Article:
Add the rest of the dry ingredients aaaand…don’t call it a comeback! The batter is all better now.
Add the chopped chocolate and fold it in by hand.
Cast your batter into your bundt pan. Or in my case, a bundt-shaped silicone baking mold. I do what I want. You’ll want to fill the mold about ¾ – 4/5 full. I think a disposable piping bag is the best way to do it.
Bake at 188C/370F for 15minutes then rotate the pan and bake 15minutes more*
*If you’re using a full-sized Bundt pan you will most likely bake the cake much longer than 30min (but maybe not so always remember to check the cake with a cake tester or paring knife). If you find the cake taking a long time to bake, place tin foil over the top of it to keep the exposed cake from burning while it finishes baking.
white chocolate glazing ganache
60g whole milk
20g sweetened condensed milk
20g butter unsalted
230g white chocolate
Combine the whole milk and sweetened condensed milk and bring to a boil. Because it’s such a small amount of liquid, I usually just do this in the microwave.
Pour the hot milk over the white chocolate, and give a little shake to the bowl to allow the chocolate to settle. Place the butter on top and let everything sit for 2-3minutes.
Whisk or hand blend the mixture until it is nice and glossy, a sign of good emulsification.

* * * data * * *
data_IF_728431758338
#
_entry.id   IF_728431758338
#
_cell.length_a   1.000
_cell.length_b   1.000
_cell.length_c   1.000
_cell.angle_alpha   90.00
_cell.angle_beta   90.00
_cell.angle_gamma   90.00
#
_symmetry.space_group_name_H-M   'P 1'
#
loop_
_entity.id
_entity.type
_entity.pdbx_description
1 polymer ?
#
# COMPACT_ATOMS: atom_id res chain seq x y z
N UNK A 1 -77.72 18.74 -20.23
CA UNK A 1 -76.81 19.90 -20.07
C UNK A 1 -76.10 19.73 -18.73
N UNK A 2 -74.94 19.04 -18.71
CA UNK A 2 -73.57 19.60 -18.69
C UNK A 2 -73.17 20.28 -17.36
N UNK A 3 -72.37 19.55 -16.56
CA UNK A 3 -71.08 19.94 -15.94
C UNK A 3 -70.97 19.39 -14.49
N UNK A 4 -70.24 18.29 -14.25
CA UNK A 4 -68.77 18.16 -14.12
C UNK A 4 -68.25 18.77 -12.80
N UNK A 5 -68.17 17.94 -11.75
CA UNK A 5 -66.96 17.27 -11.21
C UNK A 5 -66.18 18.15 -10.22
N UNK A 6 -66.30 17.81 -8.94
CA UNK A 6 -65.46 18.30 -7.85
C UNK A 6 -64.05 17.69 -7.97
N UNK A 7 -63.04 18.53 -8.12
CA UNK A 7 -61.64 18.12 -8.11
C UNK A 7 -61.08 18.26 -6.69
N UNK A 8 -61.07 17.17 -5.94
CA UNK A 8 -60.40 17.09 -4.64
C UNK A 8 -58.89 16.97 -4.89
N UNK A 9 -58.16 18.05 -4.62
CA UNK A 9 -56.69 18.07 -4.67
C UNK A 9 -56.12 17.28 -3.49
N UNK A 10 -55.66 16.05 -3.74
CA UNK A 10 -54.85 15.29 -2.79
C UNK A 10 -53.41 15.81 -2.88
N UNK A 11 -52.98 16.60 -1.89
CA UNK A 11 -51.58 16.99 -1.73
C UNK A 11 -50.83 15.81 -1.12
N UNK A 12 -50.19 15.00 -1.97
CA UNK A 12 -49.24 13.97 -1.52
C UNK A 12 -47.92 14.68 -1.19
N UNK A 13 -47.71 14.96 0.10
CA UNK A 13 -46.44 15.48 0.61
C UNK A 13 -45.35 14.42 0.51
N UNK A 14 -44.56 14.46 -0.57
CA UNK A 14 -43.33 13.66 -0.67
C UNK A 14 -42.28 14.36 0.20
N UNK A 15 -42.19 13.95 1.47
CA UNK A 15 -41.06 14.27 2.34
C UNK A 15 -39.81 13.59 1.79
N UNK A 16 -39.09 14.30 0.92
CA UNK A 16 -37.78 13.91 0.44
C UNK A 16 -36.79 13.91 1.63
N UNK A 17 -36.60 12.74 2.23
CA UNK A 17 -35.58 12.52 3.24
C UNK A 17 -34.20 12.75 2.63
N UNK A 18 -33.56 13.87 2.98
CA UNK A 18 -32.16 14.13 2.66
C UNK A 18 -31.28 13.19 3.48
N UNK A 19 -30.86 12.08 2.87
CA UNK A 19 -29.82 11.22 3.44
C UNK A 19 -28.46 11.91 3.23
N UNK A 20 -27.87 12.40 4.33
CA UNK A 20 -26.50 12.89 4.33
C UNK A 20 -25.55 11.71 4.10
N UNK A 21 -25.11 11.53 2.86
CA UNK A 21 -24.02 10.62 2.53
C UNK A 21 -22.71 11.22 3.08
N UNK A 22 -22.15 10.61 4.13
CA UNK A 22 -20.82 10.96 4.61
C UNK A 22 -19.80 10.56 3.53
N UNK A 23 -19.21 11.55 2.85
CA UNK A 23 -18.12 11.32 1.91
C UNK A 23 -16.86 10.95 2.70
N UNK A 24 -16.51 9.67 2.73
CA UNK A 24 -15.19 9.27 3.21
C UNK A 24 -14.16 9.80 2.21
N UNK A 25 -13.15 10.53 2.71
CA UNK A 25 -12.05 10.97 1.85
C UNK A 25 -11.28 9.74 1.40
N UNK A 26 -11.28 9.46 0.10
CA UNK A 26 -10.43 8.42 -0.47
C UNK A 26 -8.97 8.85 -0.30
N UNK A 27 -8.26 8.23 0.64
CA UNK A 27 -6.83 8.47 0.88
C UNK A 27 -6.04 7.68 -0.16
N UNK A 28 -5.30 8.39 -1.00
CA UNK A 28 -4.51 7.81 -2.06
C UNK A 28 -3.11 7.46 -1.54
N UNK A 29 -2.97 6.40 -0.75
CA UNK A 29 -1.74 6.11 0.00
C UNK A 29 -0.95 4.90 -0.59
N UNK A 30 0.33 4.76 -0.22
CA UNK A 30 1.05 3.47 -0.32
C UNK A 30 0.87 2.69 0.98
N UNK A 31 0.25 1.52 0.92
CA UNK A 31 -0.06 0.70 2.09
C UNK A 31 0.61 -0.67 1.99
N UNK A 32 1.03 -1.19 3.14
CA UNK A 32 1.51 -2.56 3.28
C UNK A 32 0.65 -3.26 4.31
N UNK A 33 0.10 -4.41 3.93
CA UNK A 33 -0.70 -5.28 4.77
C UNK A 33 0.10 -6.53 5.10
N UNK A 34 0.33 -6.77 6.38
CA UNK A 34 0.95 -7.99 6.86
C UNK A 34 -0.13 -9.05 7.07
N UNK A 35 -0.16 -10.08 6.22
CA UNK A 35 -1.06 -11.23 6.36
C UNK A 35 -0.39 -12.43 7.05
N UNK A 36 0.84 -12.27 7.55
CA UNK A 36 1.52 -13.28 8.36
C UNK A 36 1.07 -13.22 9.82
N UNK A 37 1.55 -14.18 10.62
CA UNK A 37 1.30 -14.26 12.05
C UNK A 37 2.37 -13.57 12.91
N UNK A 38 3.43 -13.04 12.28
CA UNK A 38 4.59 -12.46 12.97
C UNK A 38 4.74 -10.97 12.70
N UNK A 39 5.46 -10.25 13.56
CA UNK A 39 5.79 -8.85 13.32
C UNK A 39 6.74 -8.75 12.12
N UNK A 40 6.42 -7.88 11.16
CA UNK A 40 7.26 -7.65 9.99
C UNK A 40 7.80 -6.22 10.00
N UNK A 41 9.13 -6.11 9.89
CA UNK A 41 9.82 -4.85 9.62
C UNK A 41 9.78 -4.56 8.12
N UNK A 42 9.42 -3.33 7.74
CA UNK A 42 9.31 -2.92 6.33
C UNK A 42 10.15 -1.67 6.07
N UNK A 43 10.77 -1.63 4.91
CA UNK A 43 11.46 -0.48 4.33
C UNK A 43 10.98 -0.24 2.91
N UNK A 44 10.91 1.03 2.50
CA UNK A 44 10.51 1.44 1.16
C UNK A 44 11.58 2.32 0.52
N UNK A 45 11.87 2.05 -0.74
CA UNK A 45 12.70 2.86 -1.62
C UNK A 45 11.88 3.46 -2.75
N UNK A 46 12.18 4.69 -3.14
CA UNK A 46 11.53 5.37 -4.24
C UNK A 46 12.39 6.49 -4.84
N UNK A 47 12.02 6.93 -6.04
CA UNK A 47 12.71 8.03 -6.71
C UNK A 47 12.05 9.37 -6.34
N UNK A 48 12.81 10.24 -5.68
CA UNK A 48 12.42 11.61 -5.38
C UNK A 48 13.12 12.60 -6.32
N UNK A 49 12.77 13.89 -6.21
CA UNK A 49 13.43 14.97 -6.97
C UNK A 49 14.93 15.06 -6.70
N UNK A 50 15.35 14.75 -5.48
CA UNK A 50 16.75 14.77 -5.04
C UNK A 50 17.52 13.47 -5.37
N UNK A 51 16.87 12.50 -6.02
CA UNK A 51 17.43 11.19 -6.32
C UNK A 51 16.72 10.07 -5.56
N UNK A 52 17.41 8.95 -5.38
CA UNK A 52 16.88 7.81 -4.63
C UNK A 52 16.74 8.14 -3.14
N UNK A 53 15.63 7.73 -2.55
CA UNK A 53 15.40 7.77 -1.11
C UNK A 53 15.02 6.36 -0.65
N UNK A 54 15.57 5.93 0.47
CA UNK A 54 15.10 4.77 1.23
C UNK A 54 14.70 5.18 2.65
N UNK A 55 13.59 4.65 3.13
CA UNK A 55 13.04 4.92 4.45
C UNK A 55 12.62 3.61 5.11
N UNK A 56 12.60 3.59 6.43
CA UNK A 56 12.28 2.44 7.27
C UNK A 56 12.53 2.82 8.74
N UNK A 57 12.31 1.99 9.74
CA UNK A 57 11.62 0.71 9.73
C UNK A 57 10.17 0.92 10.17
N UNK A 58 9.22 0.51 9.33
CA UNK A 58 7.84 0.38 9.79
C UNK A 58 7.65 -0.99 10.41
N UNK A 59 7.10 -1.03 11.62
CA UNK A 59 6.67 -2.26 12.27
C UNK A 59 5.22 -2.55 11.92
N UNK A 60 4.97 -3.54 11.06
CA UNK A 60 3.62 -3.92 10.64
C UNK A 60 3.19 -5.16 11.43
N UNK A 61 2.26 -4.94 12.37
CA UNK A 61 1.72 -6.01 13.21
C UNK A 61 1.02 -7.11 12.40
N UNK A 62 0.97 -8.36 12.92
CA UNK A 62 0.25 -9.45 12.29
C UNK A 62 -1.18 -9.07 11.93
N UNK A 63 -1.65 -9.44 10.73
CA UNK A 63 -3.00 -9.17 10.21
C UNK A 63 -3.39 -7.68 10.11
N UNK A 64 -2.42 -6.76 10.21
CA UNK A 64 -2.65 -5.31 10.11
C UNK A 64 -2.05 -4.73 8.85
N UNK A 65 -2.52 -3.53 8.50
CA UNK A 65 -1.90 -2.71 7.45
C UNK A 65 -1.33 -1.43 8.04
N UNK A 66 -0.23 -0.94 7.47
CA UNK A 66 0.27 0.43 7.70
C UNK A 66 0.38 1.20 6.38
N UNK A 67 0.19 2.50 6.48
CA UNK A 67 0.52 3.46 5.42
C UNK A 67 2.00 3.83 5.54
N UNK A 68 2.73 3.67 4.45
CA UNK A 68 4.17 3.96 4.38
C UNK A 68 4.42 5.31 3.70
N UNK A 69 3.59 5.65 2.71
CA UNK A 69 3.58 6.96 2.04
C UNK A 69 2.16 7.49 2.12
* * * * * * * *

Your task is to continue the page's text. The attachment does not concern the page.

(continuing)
Crush some candy canes and keep them handy for the final touch. I found my cocktail muddler worked pretty damn good. A mortar and pestle or a heavy cooking pan would work too…
Freeze the bundt cakes and then unmold them. I gave the bases a little trim so they would sit flat. Place the cakes onto a sheet pan that’s been lined with plastic wrap and then a glazing rack.
Transfer the chocolate ganache to a piping bag if you want to be clean and efficient! Otherwise you can keep the ganache in the bowl and simply pour it over the bundt cakes. I decided to pipe because I’m fancy like that.
Pipe or pour or whatever the ganache onto the tops of the bundt cakes. I pipe a little more onto the inside ring of the cake than the outside. I like the visual effect of the glaze not quite coating the outside of the cake, but by all means, give the suckers as much ganache as you want.
Let the ganache set for 2-3min and sprinkle the bundt cakes with crushed candy cane. I like the finer texture of the candy cake. Again, all about personal choice.
There you go! If this doesn’t say “holidays” then I give up.